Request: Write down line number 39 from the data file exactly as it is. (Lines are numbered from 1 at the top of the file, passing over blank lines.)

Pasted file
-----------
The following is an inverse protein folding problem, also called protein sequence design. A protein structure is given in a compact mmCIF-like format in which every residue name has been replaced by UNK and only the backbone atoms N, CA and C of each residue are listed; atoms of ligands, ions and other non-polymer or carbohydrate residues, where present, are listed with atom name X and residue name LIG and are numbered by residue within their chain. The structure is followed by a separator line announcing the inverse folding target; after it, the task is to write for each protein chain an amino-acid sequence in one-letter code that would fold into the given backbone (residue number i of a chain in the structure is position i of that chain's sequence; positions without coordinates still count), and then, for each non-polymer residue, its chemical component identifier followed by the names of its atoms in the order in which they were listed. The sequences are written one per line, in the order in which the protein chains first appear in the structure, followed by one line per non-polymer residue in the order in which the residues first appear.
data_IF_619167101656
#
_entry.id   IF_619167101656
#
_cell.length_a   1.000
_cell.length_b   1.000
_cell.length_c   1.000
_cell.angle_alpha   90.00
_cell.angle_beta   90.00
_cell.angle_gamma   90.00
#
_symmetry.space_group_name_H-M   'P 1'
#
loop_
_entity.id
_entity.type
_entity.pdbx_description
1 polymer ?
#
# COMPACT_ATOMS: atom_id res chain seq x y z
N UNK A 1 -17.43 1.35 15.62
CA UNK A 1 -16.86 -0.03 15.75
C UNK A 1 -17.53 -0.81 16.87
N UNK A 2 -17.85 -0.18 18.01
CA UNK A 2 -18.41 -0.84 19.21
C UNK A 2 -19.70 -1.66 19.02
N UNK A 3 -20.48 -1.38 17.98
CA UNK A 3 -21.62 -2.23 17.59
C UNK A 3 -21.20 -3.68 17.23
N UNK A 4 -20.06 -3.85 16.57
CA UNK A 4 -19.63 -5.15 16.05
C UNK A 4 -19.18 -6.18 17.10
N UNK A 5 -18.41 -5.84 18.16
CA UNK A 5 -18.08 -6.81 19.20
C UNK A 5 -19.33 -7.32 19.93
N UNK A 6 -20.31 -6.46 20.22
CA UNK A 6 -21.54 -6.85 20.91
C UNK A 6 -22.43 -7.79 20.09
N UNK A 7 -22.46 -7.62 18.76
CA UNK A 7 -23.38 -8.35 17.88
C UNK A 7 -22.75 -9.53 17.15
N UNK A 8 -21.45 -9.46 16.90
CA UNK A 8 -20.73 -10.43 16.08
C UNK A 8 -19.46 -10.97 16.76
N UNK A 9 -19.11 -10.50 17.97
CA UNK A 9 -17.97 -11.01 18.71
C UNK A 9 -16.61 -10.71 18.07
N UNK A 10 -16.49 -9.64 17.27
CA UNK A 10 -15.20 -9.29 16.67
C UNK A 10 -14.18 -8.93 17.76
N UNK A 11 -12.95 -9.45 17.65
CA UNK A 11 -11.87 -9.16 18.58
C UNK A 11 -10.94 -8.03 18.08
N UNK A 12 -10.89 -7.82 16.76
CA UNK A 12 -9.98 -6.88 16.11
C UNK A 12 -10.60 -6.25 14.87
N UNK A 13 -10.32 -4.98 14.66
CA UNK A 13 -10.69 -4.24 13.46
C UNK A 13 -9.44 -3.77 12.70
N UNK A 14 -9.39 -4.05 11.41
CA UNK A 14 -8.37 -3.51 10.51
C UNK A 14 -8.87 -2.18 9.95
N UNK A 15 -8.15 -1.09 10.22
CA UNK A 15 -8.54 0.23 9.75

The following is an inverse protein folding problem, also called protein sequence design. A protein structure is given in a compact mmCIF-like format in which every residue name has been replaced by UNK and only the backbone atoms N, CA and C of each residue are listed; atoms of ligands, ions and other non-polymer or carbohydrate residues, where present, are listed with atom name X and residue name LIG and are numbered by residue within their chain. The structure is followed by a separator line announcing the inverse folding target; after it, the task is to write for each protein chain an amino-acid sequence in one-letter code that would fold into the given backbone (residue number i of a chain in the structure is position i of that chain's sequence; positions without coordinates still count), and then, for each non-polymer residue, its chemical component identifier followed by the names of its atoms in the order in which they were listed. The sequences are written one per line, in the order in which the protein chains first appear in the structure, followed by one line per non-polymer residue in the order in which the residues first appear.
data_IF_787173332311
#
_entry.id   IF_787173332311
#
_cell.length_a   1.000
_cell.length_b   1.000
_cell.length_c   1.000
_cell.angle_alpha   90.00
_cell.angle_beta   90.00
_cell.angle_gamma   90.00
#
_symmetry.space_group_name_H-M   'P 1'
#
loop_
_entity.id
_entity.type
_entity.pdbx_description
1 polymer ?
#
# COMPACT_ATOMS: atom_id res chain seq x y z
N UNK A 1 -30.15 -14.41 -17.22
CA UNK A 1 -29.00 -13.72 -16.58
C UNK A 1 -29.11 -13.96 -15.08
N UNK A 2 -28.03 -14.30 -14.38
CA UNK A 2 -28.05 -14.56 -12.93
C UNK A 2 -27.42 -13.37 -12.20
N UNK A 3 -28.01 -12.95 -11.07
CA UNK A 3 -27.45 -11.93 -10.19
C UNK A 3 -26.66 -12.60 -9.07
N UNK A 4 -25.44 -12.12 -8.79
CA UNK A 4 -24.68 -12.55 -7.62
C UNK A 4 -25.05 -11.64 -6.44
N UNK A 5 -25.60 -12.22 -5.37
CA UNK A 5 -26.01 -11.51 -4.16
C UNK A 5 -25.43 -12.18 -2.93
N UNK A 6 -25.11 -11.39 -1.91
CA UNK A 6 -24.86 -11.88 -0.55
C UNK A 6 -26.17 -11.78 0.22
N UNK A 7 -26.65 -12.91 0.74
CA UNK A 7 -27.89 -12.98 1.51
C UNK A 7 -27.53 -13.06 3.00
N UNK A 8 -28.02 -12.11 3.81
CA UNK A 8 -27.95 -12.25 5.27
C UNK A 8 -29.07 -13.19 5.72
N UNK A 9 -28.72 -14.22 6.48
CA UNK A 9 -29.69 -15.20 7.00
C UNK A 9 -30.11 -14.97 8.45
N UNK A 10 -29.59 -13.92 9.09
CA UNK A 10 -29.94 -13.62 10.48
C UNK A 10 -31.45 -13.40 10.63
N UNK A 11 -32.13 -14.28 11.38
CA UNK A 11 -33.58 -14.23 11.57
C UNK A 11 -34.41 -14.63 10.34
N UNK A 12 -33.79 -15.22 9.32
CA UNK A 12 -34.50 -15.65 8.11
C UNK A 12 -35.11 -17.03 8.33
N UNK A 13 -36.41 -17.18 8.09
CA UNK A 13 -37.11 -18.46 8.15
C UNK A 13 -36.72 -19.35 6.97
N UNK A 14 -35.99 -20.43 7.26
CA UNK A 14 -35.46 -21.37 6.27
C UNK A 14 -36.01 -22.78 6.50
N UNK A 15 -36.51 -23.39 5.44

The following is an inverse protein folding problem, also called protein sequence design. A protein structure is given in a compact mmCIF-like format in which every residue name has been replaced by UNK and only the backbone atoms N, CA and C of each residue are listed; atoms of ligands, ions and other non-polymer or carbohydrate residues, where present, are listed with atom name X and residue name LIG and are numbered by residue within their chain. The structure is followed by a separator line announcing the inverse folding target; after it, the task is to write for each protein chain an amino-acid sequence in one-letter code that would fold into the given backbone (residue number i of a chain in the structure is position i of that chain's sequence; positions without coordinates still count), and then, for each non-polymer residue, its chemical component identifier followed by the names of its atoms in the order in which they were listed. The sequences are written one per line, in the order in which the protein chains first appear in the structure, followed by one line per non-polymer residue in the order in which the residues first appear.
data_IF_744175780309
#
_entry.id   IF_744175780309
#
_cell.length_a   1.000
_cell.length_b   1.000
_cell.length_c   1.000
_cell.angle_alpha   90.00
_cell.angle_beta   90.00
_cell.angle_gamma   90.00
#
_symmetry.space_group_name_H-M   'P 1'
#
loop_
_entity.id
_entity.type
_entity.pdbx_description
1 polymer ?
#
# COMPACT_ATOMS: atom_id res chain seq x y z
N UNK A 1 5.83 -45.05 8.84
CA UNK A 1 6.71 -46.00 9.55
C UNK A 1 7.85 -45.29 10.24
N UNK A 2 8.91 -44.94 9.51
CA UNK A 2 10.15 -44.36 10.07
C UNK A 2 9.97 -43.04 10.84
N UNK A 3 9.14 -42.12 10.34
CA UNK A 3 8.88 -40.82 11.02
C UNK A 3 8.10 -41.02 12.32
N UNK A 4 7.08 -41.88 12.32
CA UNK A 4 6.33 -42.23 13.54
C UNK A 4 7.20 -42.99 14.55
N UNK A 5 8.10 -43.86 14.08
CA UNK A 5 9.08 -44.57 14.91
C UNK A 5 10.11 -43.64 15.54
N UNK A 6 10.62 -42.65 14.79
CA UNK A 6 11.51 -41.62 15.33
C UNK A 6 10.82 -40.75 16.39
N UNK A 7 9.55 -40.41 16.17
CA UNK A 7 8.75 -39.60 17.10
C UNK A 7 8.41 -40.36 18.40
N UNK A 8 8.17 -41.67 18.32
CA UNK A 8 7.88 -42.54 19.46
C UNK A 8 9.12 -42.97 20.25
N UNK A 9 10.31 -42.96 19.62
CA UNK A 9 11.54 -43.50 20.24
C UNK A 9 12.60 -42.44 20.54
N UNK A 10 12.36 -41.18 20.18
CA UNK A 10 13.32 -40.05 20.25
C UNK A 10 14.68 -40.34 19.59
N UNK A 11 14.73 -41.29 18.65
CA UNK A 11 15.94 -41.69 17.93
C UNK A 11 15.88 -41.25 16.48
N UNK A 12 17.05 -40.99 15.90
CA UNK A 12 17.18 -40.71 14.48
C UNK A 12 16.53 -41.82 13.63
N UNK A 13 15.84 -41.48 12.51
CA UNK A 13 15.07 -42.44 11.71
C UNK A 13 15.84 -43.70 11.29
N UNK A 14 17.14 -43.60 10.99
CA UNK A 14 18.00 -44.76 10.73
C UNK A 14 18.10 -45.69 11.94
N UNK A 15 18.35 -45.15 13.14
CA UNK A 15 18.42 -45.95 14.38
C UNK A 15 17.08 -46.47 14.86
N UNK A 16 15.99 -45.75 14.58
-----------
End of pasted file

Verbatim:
C UNK A 6 -22.43 -7.79 20.09